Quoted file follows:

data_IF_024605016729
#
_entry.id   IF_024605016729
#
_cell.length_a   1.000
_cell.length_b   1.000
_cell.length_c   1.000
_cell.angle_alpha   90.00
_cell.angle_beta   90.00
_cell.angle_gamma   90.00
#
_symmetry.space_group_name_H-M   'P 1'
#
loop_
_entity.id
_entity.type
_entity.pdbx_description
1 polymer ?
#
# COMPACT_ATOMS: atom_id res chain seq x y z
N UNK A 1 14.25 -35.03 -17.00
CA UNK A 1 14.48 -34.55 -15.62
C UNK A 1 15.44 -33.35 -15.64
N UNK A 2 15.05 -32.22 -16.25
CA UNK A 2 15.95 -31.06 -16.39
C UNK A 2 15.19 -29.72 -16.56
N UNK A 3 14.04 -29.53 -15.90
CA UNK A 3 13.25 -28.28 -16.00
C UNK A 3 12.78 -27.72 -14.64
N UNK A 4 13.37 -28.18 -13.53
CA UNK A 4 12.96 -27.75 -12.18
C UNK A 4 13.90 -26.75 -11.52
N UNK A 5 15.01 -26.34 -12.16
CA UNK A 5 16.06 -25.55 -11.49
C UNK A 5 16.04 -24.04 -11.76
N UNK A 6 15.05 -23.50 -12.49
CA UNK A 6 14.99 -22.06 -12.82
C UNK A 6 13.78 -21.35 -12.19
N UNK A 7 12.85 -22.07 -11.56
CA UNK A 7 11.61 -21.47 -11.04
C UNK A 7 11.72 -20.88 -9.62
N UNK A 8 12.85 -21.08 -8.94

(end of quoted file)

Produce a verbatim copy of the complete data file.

data_IF_024605016729
#
_entry.id   IF_024605016729
#
_cell.length_a   1.000
_cell.length_b   1.000
_cell.length_c   1.000
_cell.angle_alpha   90.00
_cell.angle_beta   90.00
_cell.angle_gamma   90.00
#
_symmetry.space_group_name_H-M   'P 1'
#
loop_
_entity.id
_entity.type
_entity.pdbx_description
1 polymer ?
#
# COMPACT_ATOMS: atom_id res chain seq x y z
N UNK A 1 14.25 -35.03 -17.00
CA UNK A 1 14.48 -34.55 -15.62
C UNK A 1 15.44 -33.35 -15.64
N UNK A 2 15.05 -32.22 -16.25
CA UNK A 2 15.95 -31.06 -16.39
C UNK A 2 15.19 -29.72 -16.56
N UNK A 3 14.04 -29.53 -15.90
CA UNK A 3 13.25 -28.28 -16.00
C UNK A 3 12.78 -27.72 -14.64
N UNK A 4 13.37 -28.18 -13.53
CA UNK A 4 12.96 -27.75 -12.18
C UNK A 4 13.90 -26.75 -11.52
N UNK A 5 15.01 -26.34 -12.16
CA UNK A 5 16.06 -25.55 -11.49
C UNK A 5 16.04 -24.04 -11.76
N UNK A 6 15.05 -23.50 -12.49
CA UNK A 6 14.99 -22.06 -12.82
C UNK A 6 13.78 -21.35 -12.19
N UNK A 7 12.85 -22.07 -11.56
CA UNK A 7 11.61 -21.47 -11.04
C UNK A 7 11.72 -20.88 -9.62
N UNK A 8 12.85 -21.08 -8.94